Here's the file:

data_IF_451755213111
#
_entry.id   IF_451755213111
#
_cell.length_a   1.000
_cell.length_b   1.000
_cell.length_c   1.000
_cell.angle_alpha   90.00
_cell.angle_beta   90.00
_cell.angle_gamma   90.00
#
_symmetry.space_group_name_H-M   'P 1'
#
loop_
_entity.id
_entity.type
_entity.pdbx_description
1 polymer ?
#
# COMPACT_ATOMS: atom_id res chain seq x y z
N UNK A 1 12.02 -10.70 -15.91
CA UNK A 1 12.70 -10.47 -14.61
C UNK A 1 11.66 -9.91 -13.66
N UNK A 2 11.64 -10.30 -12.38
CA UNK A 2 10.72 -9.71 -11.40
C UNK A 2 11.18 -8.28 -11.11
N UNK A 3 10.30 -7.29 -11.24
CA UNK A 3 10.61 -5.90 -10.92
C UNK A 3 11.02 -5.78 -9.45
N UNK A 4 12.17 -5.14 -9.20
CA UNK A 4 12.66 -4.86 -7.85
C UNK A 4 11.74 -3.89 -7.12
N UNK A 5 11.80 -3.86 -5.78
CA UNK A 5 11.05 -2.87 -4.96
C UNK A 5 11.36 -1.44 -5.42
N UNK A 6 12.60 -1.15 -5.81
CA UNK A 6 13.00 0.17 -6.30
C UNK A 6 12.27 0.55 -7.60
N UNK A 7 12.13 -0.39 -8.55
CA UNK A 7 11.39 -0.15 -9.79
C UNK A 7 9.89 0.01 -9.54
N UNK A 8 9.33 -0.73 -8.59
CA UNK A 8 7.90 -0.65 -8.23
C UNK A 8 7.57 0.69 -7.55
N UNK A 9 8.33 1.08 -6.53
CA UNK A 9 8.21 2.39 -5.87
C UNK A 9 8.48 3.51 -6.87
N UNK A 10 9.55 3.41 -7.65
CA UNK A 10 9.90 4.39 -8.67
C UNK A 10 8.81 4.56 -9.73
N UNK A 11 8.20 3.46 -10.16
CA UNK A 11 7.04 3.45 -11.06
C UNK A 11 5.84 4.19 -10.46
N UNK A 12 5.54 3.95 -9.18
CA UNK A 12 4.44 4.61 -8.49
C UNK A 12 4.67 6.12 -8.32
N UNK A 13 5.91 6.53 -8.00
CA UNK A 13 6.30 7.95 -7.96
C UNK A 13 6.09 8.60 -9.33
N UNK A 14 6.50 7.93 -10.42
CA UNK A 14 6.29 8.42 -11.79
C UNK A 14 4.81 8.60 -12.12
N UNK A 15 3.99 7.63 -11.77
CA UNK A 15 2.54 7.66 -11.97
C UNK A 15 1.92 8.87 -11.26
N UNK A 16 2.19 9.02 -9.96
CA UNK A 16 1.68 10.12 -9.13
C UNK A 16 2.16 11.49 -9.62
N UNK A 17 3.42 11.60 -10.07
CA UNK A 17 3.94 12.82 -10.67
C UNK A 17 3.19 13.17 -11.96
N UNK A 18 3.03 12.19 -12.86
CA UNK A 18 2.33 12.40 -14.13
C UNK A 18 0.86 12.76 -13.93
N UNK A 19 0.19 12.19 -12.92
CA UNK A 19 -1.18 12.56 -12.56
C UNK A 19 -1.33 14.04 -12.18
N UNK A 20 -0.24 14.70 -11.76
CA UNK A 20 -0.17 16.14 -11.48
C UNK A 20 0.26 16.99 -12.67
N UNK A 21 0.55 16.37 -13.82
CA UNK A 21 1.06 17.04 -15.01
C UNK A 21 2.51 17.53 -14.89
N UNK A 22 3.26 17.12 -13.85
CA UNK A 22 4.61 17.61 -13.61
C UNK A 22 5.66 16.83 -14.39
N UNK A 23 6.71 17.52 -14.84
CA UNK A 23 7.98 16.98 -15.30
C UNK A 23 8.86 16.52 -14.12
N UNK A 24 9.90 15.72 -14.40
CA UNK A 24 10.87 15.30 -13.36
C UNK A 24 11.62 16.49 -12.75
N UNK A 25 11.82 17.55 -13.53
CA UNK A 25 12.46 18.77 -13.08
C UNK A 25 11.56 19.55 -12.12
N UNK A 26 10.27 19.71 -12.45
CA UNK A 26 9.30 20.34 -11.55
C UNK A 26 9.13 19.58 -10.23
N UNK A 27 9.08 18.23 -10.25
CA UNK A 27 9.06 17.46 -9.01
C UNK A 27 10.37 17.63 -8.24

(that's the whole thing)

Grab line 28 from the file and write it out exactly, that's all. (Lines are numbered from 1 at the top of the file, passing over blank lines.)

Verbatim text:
CA UNK A 3 10.61 -5.90 -10.92